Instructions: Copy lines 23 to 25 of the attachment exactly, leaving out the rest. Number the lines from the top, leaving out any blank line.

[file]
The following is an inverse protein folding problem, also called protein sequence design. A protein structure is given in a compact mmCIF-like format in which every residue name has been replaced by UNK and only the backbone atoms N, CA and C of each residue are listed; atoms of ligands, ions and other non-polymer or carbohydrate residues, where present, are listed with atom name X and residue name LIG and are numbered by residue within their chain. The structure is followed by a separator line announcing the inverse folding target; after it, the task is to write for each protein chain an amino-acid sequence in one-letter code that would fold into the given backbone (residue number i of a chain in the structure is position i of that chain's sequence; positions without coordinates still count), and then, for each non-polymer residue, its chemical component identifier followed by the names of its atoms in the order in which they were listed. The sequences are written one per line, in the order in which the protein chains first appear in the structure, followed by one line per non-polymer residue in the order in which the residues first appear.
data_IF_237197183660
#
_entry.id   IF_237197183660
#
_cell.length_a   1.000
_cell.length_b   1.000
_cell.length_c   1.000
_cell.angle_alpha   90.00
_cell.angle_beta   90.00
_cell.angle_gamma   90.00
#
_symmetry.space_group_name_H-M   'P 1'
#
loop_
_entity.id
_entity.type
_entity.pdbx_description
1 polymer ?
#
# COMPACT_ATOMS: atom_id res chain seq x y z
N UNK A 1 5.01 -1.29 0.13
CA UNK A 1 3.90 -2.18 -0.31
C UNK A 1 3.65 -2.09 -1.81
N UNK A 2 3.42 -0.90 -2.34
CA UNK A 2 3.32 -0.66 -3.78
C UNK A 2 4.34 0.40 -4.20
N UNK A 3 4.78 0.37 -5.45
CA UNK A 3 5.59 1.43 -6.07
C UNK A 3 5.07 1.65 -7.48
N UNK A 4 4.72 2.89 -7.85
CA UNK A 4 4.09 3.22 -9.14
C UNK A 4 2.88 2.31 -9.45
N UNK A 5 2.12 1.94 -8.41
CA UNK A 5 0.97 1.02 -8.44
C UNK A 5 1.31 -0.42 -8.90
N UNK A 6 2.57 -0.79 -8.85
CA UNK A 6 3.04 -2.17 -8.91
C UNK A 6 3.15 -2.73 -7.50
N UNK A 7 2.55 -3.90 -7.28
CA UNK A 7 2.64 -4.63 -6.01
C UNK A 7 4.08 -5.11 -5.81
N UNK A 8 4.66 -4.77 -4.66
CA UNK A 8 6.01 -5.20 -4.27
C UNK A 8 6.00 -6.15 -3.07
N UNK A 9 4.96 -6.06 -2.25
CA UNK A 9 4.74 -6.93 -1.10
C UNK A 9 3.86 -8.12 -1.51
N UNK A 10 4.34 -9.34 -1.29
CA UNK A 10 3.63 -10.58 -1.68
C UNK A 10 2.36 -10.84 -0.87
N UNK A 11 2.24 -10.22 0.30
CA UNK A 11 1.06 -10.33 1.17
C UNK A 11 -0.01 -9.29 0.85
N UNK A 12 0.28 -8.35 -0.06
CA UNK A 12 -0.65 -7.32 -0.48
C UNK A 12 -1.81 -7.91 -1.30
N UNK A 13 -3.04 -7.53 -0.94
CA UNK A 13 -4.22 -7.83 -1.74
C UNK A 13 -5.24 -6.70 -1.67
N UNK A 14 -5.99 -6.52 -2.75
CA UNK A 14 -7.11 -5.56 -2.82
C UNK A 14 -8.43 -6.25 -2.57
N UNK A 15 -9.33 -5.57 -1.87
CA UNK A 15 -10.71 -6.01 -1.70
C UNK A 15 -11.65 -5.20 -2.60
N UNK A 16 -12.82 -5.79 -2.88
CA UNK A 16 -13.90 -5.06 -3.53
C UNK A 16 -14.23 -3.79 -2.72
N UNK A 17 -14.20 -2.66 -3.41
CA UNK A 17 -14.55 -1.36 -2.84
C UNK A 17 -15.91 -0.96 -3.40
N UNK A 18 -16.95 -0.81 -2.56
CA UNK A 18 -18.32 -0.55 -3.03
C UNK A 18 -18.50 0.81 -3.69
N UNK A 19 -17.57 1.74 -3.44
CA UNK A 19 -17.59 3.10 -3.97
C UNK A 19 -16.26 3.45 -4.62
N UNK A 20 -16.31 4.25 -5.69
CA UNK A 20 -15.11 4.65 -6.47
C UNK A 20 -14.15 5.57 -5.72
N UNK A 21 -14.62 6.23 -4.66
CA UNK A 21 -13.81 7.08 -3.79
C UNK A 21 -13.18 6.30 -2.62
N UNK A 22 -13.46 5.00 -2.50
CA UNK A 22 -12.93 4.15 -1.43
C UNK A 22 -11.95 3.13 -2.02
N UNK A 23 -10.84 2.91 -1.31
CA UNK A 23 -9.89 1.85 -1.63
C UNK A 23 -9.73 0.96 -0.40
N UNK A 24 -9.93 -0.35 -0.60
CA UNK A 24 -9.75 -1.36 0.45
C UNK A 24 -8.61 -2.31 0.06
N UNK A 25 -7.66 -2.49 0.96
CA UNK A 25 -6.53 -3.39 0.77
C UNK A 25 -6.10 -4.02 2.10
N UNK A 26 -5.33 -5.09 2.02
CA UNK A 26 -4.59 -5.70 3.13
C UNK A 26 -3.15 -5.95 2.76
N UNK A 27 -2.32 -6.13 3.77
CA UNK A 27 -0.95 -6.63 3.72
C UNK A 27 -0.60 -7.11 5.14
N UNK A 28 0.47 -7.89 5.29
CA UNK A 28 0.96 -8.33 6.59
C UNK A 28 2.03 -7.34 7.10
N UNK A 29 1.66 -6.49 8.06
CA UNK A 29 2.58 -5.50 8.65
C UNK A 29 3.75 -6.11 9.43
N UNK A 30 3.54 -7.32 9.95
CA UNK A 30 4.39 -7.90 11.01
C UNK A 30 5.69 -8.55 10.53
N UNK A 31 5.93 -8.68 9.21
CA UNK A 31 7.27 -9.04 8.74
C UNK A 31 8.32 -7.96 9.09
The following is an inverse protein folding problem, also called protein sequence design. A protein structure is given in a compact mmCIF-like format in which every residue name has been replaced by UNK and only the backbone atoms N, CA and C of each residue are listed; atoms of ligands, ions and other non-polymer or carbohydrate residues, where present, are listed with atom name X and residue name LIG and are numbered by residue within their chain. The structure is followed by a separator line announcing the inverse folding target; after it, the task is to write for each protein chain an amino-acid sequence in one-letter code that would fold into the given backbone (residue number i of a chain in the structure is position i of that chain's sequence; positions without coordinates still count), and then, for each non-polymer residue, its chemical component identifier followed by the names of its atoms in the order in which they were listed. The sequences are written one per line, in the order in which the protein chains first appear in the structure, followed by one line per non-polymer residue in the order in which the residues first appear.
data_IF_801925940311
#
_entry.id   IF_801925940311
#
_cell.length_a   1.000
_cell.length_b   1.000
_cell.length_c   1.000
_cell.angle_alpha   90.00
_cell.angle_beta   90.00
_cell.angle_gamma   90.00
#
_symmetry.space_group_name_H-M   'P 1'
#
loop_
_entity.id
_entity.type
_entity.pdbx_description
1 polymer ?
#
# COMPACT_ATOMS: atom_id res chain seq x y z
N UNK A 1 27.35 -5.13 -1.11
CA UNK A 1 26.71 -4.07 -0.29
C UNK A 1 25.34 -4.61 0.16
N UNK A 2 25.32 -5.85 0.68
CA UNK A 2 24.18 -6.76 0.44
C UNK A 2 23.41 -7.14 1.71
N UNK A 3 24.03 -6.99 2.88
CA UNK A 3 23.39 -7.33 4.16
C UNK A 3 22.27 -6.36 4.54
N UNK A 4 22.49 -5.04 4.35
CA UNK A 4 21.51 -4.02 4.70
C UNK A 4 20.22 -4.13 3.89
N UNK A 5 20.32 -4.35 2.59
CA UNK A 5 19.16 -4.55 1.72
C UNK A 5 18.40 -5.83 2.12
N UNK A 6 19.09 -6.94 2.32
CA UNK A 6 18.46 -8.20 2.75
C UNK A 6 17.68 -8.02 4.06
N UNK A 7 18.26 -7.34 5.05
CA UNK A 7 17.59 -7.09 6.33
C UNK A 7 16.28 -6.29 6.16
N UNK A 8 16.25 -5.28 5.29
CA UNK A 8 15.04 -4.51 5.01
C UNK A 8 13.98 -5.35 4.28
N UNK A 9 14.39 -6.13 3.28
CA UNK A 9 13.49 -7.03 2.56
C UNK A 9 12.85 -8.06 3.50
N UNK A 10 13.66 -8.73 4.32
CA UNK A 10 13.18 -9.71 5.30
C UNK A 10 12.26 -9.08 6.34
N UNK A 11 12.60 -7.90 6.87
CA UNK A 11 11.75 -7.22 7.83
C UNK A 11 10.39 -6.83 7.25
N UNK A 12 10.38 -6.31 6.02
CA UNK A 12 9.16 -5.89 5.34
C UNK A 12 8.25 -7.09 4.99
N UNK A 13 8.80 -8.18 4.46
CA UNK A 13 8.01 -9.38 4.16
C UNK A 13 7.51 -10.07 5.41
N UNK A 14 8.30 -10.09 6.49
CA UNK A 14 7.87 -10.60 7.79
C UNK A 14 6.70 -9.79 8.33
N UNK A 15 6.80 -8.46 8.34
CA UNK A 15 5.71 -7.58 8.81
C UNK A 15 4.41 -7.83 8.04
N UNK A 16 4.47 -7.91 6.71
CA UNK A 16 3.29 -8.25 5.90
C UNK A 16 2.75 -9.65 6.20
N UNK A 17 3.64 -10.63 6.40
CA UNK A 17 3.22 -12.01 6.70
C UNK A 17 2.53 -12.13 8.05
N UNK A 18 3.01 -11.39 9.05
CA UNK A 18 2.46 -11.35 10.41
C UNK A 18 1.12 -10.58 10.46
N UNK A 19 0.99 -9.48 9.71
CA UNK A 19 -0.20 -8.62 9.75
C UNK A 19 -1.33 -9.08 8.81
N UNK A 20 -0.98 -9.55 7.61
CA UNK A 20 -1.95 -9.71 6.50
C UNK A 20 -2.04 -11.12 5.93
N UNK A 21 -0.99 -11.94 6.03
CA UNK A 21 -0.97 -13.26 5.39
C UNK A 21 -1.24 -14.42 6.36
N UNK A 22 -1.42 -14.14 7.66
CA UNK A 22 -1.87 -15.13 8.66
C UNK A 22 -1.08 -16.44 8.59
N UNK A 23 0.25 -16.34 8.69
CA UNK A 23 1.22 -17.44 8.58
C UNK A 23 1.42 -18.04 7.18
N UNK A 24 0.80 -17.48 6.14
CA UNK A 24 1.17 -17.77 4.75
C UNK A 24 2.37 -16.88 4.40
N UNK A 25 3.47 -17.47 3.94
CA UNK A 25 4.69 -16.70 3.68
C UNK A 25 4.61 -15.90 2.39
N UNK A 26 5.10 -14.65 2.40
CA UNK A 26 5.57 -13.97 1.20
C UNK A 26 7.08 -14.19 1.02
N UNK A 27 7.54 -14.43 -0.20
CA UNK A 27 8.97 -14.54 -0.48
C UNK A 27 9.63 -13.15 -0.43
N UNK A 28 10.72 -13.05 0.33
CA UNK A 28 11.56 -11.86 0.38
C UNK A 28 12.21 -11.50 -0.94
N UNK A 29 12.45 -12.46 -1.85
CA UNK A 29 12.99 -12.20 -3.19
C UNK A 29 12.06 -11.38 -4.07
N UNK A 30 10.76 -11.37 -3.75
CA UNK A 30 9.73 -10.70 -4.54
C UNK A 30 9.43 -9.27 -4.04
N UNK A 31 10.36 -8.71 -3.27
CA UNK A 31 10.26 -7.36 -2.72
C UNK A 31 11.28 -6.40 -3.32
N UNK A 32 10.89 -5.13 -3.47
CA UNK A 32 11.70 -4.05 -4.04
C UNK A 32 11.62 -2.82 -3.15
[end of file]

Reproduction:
CA UNK A 1 3.90 -2.18 -0.31
C UNK A 1 3.65 -2.09 -1.81
N UNK A 2 3.42 -0.90 -2.34